The Whole Story
I could read the tiny sign on the right of the line of letters that said 10⁄10. A similar tiny sign on the left said 6⁄6. The letters in the middle were also more or less perfect except for the B which seemed a bit muddy.
“Congratulations, you’re testing 6⁄6!”, she said.
“It is sharp but there is a slight haze, like when I get oily fingers on my glasses and try to wipe it off.”
“That will go away, don’t worry :)”
“And what’s with the dilating eye drops every night? They waste my morning because I see halos for almost the entire morning until their effect wears off.”
“Those are to relax your focussing muscles and help you heal faster. They’re only for 5 days, so you don’t have to live with that forever.”
And there you are, the end of a life changing episode that began under a month ago. I know I had promised to write in ‘live’, but the sequence of events went such that I did not have any time until today. It is not that late though, my left lens was implanted on Tuesday, the 29th of March and the right lens on Wednesday the 30th. So consider this deferred live :)
My original appointment was on 21st to repeat the iridotomy in my right eye since even lasers were unable to pierce my eye of steel! That appointment was honoured and I had my iridotomy just like I had ordered, a little less painful than the last time. The bad news though was that my lenses had not arrived and hence we could not do the implants on 22nd and 23rd as planned. The lenses finally arrived over the weekend and we narrowed down on 29th and 30th for the surgeries.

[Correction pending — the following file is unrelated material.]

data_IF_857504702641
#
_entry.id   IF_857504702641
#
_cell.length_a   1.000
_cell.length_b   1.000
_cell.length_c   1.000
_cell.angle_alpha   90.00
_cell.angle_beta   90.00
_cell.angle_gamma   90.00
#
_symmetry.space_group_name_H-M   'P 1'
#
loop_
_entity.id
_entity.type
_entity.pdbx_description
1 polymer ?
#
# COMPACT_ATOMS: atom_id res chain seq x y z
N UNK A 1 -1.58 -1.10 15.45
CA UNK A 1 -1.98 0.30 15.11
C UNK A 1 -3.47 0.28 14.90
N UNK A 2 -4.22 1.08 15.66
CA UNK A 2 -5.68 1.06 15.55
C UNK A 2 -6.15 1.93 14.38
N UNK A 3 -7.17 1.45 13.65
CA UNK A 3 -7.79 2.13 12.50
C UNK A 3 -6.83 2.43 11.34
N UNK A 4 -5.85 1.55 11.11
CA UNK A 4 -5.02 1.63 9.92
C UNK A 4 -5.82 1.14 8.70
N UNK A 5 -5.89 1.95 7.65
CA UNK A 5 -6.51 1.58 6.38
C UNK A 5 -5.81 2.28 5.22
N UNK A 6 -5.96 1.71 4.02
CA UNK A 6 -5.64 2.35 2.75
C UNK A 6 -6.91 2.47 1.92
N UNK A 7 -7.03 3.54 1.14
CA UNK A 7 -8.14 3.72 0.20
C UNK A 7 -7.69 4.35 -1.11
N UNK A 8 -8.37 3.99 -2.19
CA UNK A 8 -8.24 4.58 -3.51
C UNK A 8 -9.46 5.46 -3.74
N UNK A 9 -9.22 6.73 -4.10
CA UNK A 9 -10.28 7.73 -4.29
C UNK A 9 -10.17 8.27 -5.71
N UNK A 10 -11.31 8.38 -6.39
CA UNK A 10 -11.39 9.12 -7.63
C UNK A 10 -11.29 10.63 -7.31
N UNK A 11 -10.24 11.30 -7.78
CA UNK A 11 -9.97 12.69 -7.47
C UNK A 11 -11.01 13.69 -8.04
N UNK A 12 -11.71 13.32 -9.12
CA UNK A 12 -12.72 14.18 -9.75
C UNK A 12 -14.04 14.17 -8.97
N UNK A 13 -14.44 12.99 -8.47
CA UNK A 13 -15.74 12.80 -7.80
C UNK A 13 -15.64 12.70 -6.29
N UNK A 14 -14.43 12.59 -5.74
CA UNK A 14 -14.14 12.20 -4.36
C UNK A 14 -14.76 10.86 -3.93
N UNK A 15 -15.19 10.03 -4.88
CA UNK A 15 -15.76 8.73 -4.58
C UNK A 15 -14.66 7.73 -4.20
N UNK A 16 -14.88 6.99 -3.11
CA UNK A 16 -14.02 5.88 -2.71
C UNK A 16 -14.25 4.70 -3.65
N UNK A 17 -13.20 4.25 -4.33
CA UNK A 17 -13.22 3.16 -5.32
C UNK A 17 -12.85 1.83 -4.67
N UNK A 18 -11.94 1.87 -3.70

The Left Eye
We started out early on Tuesday. I was strangely not very nervous, just wondering how it would be like without glasses. We found out on the drive to the hospital that theneeded me to give them a blood sample before the surgery to screen for HIV, Diabetes and some other common conditions. It should have been done previously but they failed to notify us and it meant a delay of a couple of hours for us. We were slightly annoyed but I am patient with such things - we’re humans and minor oversight is OK as long as it does not have serious consequences.
We reached and I gave my blood sample and the nurse put eye dilating drops into my left eye and the wait began. I had to watch people go out ahead of me as my blood sample was being tested but it was OK since I had Nisha to harrass with my silly jokes and theories. When they were finally ready for me, I was led into the OT along with another old lady who was about to have her cataract surgery.